Bangalore: India, already known as the world’s back office, is now emerging as a big market for such services as its economy matures and the global economy slows down.
The opportunities of business expansion in the domestic market have even made US-listed Indian firms such as Genpact Ltd and EXL Service Holdings Inc.—that presently cater mainly to the US market—devise aggressive strategies to enter and expand the presence in the country.
Genpact—listed on the New York Stock Exchange—has signed four customers among Indian financial services firms and banks in the past three months, its president and chief operating officer (CEO) Pramod Bhasin said.
Pramod Bhasin, chief executive officer of Genpact Ltd, a US-listed Indian firm that has entered the domestic BPO market
Declining to spell out his firm’s local strategy, Bhasin said Genpact might scale up to 500-600 people by the end of this year from 20-odd now servicing these customers. It expects revenues to flow from the domestic market from the next quarter.
The Nasdaq-listed EXL Service, on the other hand, is scouting for local buyouts. “We are looking for buyouts in the range of $50-100 million,” said its president and CEO Rohit Kapoor, without elaborating. He, however, said the domestic market looks attractive because of its rapid growth and also as a natural hedge against volatile currencies. “With competition increasing in established markets such as US and the UK, they (BPO firms) cannot afford to ignore emerging markets such as India and China,” said Avinash Vashistha, CEO of Tholons Inc., an advisory firm. India’s domestic outsourcing market could emerge as significant as China, he said.
Demand for business process outsourcing, or BPO, services is rising in the country as domestic telecom, banking, aviation and hospitality companies, among others, try to differentiate themselves with sophisticated customer interactions.
The Indian BPO industry, which already employs 7,00,000, generated revenues worth $11 billion in the financial year to March, of which $1.5 billion came from the local market, according to software lobby group National Association of Software and Services Companies, or Nasscom.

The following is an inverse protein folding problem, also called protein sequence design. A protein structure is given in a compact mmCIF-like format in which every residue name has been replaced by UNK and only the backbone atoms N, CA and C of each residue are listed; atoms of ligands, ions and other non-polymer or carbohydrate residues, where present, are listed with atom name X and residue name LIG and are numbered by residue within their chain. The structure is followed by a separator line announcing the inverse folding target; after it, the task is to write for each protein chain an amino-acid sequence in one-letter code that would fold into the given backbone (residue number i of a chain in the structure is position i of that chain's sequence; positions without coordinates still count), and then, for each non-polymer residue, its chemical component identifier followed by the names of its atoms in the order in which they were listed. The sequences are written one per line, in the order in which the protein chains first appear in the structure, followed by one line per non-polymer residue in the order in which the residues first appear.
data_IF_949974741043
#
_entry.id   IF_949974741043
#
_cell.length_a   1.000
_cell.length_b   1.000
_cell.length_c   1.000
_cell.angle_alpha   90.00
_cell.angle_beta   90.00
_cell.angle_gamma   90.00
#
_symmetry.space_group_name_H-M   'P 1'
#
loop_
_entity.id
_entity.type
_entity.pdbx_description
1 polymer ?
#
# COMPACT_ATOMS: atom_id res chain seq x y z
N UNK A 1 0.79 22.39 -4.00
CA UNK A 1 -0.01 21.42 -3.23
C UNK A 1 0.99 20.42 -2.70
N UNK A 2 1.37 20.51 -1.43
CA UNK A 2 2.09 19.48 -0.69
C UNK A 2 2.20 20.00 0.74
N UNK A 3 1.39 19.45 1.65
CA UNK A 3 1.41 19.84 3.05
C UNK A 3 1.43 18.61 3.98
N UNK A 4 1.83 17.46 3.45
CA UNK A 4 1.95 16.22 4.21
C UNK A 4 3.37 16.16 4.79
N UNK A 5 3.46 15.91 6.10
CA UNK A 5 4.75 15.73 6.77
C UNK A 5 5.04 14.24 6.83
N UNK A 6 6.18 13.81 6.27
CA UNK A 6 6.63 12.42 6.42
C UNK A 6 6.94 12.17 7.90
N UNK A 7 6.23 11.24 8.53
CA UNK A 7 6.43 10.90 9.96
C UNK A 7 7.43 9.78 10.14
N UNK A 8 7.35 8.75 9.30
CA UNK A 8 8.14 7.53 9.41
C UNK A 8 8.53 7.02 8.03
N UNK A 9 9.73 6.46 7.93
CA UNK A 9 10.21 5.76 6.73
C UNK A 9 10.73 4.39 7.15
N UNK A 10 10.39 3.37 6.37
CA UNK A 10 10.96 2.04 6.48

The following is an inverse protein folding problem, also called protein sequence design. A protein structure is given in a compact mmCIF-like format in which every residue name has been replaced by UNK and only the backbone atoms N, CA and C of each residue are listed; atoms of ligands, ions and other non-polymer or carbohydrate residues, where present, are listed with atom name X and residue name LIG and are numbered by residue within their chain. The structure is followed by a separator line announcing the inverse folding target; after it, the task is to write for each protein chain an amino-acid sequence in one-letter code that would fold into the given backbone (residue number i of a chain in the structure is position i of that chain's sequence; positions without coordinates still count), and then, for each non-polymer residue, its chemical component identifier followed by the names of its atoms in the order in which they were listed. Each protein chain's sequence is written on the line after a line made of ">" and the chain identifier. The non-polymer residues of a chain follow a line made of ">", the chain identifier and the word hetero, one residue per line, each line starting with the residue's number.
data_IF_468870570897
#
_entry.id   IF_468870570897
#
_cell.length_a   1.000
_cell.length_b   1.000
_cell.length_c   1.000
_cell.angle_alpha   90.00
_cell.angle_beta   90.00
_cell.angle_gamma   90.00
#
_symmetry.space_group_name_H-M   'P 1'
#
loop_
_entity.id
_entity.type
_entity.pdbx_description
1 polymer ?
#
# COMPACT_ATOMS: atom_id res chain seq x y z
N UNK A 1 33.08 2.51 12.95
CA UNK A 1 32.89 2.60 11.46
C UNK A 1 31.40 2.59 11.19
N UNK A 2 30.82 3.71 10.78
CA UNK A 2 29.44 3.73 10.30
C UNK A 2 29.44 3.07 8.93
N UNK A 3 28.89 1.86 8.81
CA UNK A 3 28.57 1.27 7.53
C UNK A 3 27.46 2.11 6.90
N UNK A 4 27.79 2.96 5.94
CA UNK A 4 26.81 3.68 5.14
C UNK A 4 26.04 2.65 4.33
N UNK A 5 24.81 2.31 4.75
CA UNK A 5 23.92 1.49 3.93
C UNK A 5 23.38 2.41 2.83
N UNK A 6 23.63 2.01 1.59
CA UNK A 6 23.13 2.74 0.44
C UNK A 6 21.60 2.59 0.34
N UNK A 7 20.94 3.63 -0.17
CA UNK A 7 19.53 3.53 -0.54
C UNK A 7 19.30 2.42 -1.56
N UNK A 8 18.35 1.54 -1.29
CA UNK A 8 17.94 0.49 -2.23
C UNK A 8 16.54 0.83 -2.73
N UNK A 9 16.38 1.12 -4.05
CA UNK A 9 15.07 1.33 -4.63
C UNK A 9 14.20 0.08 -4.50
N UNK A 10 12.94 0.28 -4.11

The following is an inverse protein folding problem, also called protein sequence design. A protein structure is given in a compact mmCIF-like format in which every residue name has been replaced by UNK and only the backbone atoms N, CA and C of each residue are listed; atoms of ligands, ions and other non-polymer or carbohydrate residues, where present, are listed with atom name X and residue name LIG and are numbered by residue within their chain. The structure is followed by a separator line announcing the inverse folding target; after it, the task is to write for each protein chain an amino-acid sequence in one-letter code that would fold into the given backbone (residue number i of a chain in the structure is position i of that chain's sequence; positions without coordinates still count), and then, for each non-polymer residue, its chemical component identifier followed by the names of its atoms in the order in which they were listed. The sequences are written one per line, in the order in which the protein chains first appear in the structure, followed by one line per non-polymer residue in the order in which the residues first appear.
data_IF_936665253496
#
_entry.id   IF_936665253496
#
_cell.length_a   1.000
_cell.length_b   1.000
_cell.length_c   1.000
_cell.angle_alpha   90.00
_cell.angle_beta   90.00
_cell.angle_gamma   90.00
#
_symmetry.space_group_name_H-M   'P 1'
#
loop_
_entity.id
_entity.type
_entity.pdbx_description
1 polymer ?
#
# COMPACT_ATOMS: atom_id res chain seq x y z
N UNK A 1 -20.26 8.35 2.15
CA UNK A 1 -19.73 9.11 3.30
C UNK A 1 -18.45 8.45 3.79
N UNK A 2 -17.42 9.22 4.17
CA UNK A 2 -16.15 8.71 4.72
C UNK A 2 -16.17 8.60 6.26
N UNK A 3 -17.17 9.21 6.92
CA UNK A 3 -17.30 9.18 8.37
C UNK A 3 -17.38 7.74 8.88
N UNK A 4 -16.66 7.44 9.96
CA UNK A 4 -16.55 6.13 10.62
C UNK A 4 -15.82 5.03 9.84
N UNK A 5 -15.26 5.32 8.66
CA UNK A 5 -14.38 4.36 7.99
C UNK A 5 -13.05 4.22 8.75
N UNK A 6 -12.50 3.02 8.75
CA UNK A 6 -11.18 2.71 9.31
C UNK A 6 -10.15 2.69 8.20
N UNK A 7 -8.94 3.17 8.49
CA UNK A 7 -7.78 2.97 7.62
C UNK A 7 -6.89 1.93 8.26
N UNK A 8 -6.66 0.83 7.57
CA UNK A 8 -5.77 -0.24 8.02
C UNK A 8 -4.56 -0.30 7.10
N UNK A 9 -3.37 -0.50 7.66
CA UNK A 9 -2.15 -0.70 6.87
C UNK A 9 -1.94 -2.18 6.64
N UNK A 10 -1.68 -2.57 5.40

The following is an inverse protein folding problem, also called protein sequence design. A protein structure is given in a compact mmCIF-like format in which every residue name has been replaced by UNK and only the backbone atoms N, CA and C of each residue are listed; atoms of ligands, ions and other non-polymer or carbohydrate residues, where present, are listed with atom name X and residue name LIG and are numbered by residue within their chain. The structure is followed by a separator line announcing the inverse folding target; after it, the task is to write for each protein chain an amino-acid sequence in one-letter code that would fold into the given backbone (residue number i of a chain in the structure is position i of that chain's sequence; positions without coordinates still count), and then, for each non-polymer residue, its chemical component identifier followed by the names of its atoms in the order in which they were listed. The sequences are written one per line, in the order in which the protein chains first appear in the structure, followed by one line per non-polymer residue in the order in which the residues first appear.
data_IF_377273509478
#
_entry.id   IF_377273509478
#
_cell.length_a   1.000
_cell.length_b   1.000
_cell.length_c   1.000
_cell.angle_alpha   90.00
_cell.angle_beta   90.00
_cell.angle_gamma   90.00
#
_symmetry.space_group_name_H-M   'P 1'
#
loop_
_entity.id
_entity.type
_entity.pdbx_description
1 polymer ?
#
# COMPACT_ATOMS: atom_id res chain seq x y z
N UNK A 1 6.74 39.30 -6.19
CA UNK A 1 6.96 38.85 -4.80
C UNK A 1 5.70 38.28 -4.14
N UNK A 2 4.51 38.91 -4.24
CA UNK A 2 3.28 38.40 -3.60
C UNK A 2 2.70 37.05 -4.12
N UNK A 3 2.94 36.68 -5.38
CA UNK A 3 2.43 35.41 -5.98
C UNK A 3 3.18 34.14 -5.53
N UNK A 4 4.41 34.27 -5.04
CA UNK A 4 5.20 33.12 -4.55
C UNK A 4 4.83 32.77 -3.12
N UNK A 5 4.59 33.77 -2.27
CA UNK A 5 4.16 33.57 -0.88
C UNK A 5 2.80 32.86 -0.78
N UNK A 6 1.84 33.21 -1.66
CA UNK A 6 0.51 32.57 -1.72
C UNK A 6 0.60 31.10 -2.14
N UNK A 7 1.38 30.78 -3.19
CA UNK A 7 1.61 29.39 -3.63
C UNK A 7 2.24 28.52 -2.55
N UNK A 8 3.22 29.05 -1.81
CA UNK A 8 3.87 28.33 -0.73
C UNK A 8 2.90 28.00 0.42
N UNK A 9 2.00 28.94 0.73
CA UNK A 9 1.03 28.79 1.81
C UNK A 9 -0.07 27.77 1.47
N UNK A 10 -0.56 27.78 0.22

A study by Nasscom and advisory firm Everest Group has projected a five-fold growth potential to $60 billion by 2012 for the Indian BPO sector.
The domestic market has already attracted local exporters such as Firstsource Solutions Ltd and HTMT Global Solutions Ltd as it hedges against currency volatility and uncertainties in the global market. Even the BPO arms of large IT exporters such as Infosys Technologies Ltd and Wipro Ltd are eyeing local openings to provide bundled offerings with IT services.
Genpact’s Bhasin said International Business Machines Corp.’s success in India prompted it to look seriously at the markets in India and China, where it has some 3,000 employees servicing customers in Japan. “If IBM can do it in India, why can’t we?”
Bhasin denies that the current slowdown in the US market had forced the company to look at other markets. “You cannot start a new business because of one event,” he said.
Even global players such as Convergys Corp. are exploring options in India’s call centre business, and use revenue from local customers as a hedge against the weakening dollar. Convergys has one sixth of its global delivery staff located in India, where a strong rupee has seen the company’s operational costs grow as much as 11-12% in the past one year.
While third-party vendors are eyeing opportunities in India, the captive unit of the Anil Dhirubhai Ambani Group, Reliance BPO Pvt. Ltd, is seeking business from the US, the world’s largest IT market, while also planning to diversify locally. Reliance BPO currently serves it parent group’s customers in telecom, insurance, mutual funds and energy businesses. “We want to leverage our expertise to service customers in the US, especially in areas of telecom, financial services and utilities,” said Rajnish Virmani, president and CEO of Reliance BPO. The company is also eyeing business from third party customers in India, he said.